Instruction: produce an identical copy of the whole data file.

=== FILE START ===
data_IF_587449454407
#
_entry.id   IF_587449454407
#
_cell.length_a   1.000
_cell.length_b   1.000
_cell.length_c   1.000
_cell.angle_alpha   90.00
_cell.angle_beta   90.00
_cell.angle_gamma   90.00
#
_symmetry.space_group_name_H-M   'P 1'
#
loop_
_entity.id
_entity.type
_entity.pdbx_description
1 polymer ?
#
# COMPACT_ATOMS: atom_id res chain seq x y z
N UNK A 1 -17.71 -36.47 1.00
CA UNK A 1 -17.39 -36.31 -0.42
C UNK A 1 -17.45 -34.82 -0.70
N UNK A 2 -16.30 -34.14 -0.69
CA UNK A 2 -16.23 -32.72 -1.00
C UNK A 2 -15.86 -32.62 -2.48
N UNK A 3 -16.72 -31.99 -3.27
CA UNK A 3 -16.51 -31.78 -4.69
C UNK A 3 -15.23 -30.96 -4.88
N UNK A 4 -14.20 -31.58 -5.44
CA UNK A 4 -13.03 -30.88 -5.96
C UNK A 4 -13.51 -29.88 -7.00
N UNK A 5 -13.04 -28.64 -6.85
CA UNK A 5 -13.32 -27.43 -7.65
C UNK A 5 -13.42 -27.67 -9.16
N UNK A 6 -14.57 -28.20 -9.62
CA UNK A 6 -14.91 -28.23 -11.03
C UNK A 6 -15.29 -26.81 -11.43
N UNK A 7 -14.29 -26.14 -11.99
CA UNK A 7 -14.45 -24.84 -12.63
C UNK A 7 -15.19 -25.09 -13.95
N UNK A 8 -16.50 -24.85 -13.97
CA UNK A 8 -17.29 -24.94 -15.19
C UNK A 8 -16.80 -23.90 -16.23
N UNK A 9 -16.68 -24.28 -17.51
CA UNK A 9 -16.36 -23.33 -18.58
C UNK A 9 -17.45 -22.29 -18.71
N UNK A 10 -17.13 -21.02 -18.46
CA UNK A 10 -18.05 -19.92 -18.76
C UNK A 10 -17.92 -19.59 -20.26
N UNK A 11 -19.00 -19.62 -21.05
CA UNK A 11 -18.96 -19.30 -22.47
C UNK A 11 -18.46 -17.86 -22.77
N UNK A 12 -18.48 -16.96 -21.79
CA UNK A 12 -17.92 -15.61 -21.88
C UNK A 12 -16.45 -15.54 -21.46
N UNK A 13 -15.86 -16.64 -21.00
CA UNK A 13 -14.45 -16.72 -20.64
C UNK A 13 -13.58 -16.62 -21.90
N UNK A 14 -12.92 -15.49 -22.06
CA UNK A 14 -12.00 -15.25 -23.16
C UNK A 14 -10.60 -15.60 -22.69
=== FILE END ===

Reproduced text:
data_IF_587449454407
#
_entry.id   IF_587449454407
#
_cell.length_a   1.000
_cell.length_b   1.000
_cell.length_c   1.000
_cell.angle_alpha   90.00
_cell.angle_beta   90.00
_cell.angle_gamma   90.00
#
_symmetry.space_group_name_H-M   'P 1'
#
loop_
_entity.id
_entity.type
_entity.pdbx_description
1 polymer ?
#
# COMPACT_ATOMS: atom_id res chain seq x y z
N UNK A 1 -17.71 -36.47 1.00
CA UNK A 1 -17.39 -36.31 -0.42
C UNK A 1 -17.45 -34.82 -0.70
N UNK A 2 -16.30 -34.14 -0.69
CA UNK A 2 -16.23 -32.72 -1.00
C UNK A 2 -15.86 -32.62 -2.48
N UNK A 3 -16.72 -31.99 -3.27
CA UNK A 3 -16.51 -31.78 -4.69
C UNK A 3 -15.23 -30.96 -4.88
N UNK A 4 -14.20 -31.58 -5.44
CA UNK A 4 -13.03 -30.88 -5.96
C UNK A 4 -13.51 -29.88 -7.00
N UNK A 5 -13.04 -28.64 -6.85
CA UNK A 5 -13.32 -27.43 -7.65
C UNK A 5 -13.42 -27.67 -9.16
N UNK A 6 -14.57 -28.20 -9.62
CA UNK A 6 -14.91 -28.23 -11.03
C UNK A 6 -15.29 -26.81 -11.43
N UNK A 7 -14.29 -26.14 -11.99
CA UNK A 7 -14.45 -24.84 -12.63
C UNK A 7 -15.19 -25.09 -13.95
N UNK A 8 -16.50 -24.85 -13.97
CA UNK A 8 -17.29 -24.94 -15.19
C UNK A 8 -16.80 -23.90 -16.23
N UNK A 9 -16.68 -24.28 -17.51
CA UNK A 9 -16.36 -23.33 -18.58
C UNK A 9 -17.45 -22.29 -18.71
N UNK A 10 -17.13 -21.02 -18.46
CA UNK A 10 -18.05 -19.92 -18.76
C UNK A 10 -17.92 -19.59 -20.26
N UNK A 11 -19.00 -19.62 -21.05
CA UNK A 11 -18.96 -19.30 -22.47
C UNK A 11 -18.46 -17.86 -22.77
N UNK A 12 -18.48 -16.96 -21.79
CA UNK A 12 -17.92 -15.61 -21.88
C UNK A 12 -16.45 -15.54 -21.46
N UNK A 13 -15.86 -16.64 -21.00
CA UNK A 13 -14.45 -16.72 -20.64
C UNK A 13 -13.58 -16.62 -21.90
N UNK A 14 -12.92 -15.49 -22.06
CA UNK A 14 -12.00 -15.25 -23.16
C UNK A 14 -10.60 -15.60 -22.69